-The BR web site was a "cobweb site". The gallery didn't have any pictures except for a few from a mall show. The only info was last week's finish results. There was no current pre-race weather updates. The site was dead.
-The sports pages of the Syracuse Newspapers have a local racing column and a weekly list of racetracks and times but never mentioned BR, although the surrounding tracks were listed.
My feeling is that the sprints could draw fans from a
distance and that promotion needed to be done from Buffalo to Syracuse and Binghamton to
Johnstown and into northern PA. I think that people would have traveled to see a
good sprint race, just like they do to go to Oswego. There needed to be a big build
up with stories and pictures. With lots of hype, there would have been anticipation
of something special and fan desire to attend. When I talked to my race fan friends,
they didn't know anything about what was going on at BR.
However, even with promotion, sprints at BR was something that would take time to build.
- With sprints in NYS being a touring series, the fans only see them once or maybe twice a season. There are no stars, in the fan's eye. The attraction is the speed of the cars, there is no strong, emotional, involvement in who wins and who does well. This is something that takes time to build with a returning crowd at a home track. BR had nothing to start with and not enough promotion or attendance build on.
4- Location / Race night.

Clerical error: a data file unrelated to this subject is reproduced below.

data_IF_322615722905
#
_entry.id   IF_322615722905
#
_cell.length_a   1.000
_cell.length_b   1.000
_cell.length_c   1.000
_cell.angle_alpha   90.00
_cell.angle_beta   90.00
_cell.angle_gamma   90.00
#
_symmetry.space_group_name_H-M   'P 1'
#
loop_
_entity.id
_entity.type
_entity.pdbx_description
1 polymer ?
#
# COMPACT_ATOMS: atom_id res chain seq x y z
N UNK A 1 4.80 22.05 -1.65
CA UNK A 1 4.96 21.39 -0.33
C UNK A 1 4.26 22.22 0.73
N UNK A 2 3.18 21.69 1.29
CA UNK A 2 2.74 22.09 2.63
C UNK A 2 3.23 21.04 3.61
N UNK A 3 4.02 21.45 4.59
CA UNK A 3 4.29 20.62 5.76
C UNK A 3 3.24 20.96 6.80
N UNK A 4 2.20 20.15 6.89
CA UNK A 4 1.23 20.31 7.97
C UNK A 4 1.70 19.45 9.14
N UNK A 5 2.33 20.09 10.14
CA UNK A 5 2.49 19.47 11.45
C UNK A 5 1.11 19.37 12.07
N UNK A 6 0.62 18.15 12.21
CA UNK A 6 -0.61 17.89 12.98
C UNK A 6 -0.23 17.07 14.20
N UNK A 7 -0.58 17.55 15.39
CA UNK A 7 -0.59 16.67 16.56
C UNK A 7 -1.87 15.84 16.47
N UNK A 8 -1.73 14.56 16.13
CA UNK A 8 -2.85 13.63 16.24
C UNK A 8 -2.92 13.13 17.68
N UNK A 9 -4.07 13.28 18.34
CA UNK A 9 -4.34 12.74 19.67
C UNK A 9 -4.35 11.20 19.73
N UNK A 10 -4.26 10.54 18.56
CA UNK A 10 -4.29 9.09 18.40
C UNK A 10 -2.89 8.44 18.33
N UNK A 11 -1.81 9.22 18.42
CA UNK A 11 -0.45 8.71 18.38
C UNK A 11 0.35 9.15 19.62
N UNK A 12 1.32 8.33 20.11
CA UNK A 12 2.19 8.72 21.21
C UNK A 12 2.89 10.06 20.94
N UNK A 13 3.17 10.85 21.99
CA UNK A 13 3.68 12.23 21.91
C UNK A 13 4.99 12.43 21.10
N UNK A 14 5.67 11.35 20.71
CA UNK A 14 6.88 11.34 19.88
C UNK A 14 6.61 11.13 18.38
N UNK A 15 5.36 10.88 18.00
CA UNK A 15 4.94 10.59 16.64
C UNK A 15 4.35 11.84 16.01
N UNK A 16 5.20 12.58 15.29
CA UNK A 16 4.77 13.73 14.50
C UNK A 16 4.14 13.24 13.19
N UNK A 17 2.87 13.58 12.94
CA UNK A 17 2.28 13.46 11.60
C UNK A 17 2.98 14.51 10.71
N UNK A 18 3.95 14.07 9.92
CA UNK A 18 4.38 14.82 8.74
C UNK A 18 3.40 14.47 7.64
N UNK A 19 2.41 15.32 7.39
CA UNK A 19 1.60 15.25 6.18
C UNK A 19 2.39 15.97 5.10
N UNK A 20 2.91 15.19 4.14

- BR is located in Dundee, NY, in the farm and wine county part of the state. It is only 20 minutes from Watkins Glen but far from most cities. Although many tracks thrive in rural areas, this track is located between two of the Finger Lakes of NYS. These lakes are narrow bodies that run north and south for 50 miles and slice the countryside into long narrow strips of farms and county. It's a beautiful area but to get to Dundee from most anywhere, you have to go around the end of one of the lakes. You might be five miles away on the other side of one of the lakes but there is no shortcut to BR and not enough local population between the lakes to draw from. This coupled with two other tracks running an established program of known cars and stars nearby on Saturday, put this track in a vacuum. Maybe the reason that the Friday nite small block modifieds didn't work well either wasn't because racing was on the wrong nite. Maybe it's just the location.
BR is one of the best physical facilities for racing in the state but they didn't have their heart in it. They went to sprints expecting that sprints alone would fix their problems. But they never made a big deal about it and to be fair, the owner of the Patriots planned a touring series and did not like the weekly track situation. Although the Patriots and BR got along on the face of it, there was no mention at the banquet of the Patriots or all the work that the Patriot volunteers did to make the BR races run smoothly. Neither group acted like they wanted it to succeed.
Just because the sprints didn't work out at BR doesn't mean that they can't be a home run at another track. There are lots of sprint and open wheel fans in NYS and it shows when the stands are packed when the tour is in town. If someone can commit to the promotional effort necessary, at the right facility, I think that sprints can be the main attraction. It may take a few years to establish the Names and Stars of the division with the fans and it may have to be done with an existing weekly draw like the big block modifieds. Both Lernerville and Sharon have run the modified and sprints in their weekly shows for years to great success. There are lots of quality sprint teams in NYS (I'm guessing about 75 or more teams). There's no reason that sprints can't be added on a weekly basis to a track that is looking to grow to the next level.
I would be interested in hearing from you with your thoughts at email@example.com.